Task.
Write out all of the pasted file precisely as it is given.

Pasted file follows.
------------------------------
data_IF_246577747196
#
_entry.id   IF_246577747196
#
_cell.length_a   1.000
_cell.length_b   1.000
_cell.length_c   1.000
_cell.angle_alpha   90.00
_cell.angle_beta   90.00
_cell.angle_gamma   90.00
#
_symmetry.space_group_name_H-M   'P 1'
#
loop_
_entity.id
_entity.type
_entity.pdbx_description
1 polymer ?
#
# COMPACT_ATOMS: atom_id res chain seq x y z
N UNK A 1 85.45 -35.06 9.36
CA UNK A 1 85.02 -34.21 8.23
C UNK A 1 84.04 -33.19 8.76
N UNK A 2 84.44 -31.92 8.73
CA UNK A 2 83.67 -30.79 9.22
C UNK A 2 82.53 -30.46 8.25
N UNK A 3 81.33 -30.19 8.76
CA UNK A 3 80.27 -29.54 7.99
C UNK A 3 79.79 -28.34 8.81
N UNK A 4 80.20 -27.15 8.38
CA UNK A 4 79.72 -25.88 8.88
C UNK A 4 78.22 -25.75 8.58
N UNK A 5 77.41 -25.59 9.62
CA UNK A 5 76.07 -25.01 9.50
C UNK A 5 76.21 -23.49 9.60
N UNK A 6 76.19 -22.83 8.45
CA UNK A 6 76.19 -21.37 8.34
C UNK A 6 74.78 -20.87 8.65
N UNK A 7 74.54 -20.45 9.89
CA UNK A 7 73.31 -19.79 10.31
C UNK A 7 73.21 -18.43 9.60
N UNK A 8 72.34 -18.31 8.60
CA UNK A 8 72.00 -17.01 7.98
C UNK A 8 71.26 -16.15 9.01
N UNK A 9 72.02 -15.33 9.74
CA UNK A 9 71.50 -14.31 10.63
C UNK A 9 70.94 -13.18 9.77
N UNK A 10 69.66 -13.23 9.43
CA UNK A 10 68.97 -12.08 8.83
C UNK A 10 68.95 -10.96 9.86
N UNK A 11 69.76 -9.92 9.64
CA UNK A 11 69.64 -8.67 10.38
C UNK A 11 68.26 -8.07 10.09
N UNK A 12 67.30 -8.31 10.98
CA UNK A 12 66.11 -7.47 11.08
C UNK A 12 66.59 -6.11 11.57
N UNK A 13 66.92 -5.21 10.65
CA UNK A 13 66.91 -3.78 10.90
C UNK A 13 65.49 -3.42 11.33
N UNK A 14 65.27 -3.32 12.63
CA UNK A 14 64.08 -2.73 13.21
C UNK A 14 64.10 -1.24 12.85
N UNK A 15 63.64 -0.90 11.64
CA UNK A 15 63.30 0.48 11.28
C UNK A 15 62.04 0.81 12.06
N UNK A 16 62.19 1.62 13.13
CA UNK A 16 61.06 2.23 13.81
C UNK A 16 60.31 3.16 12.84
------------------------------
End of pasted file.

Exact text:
data_IF_246577747196
#
_entry.id   IF_246577747196
#
_cell.length_a   1.000
_cell.length_b   1.000
_cell.length_c   1.000
_cell.angle_alpha   90.00
_cell.angle_beta   90.00
_cell.angle_gamma   90.00
#
_symmetry.space_group_name_H-M   'P 1'
#
loop_
_entity.id
_entity.type
_entity.pdbx_description
1 polymer ?
#
# COMPACT_ATOMS: atom_id res chain seq x y z
N UNK A 1 85.45 -35.06 9.36
CA UNK A 1 85.02 -34.21 8.23
C UNK A 1 84.04 -33.19 8.76
N UNK A 2 84.44 -31.92 8.73
CA UNK A 2 83.67 -30.79 9.22
C UNK A 2 82.53 -30.46 8.25
N UNK A 3 81.33 -30.19 8.76
CA UNK A 3 80.27 -29.54 7.99
C UNK A 3 79.79 -28.34 8.81
N UNK A 4 80.20 -27.15 8.38
CA UNK A 4 79.72 -25.88 8.88
C UNK A 4 78.22 -25.75 8.58
N UNK A 5 77.41 -25.59 9.62
CA UNK A 5 76.07 -25.01 9.50
C UNK A 5 76.21 -23.49 9.60
N UNK A 6 76.19 -22.83 8.45
CA UNK A 6 76.19 -21.37 8.34
C UNK A 6 74.78 -20.87 8.65
N UNK A 7 74.54 -20.45 9.89
CA UNK A 7 73.31 -19.79 10.31
C UNK A 7 73.21 -18.43 9.60
N UNK A 8 72.34 -18.31 8.60
CA UNK A 8 72.00 -17.01 7.98
C UNK A 8 71.26 -16.15 9.01
N UNK A 9 72.02 -15.33 9.74
CA UNK A 9 71.50 -14.31 10.63
C UNK A 9 70.94 -13.18 9.77
N UNK A 10 69.66 -13.23 9.43
CA UNK A 10 68.97 -12.08 8.83
C UNK A 10 68.95 -10.96 9.86
N UNK A 11 69.76 -9.92 9.64
CA UNK A 11 69.64 -8.67 10.38
C UNK A 11 68.26 -8.07 10.09
N UNK A 12 67.30 -8.31 10.98
CA UNK A 12 66.11 -7.47 11.08
C UNK A 12 66.59 -6.11 11.57
N UNK A 13 66.92 -5.21 10.65
CA UNK A 13 66.91 -3.78 10.90
C UNK A 13 65.49 -3.42 11.33
N UNK A 14 65.27 -3.32 12.63
CA UNK A 14 64.08 -2.73 13.21
C UNK A 14 64.10 -1.24 12.85
N UNK A 15 63.64 -0.90 11.64
CA UNK A 15 63.30 0.48 11.28
C UNK A 15 62.04 0.81 12.06
N UNK A 16 62.19 1.62 13.13
CA UNK A 16 61.06 2.23 13.81
C UNK A 16 60.31 3.16 12.84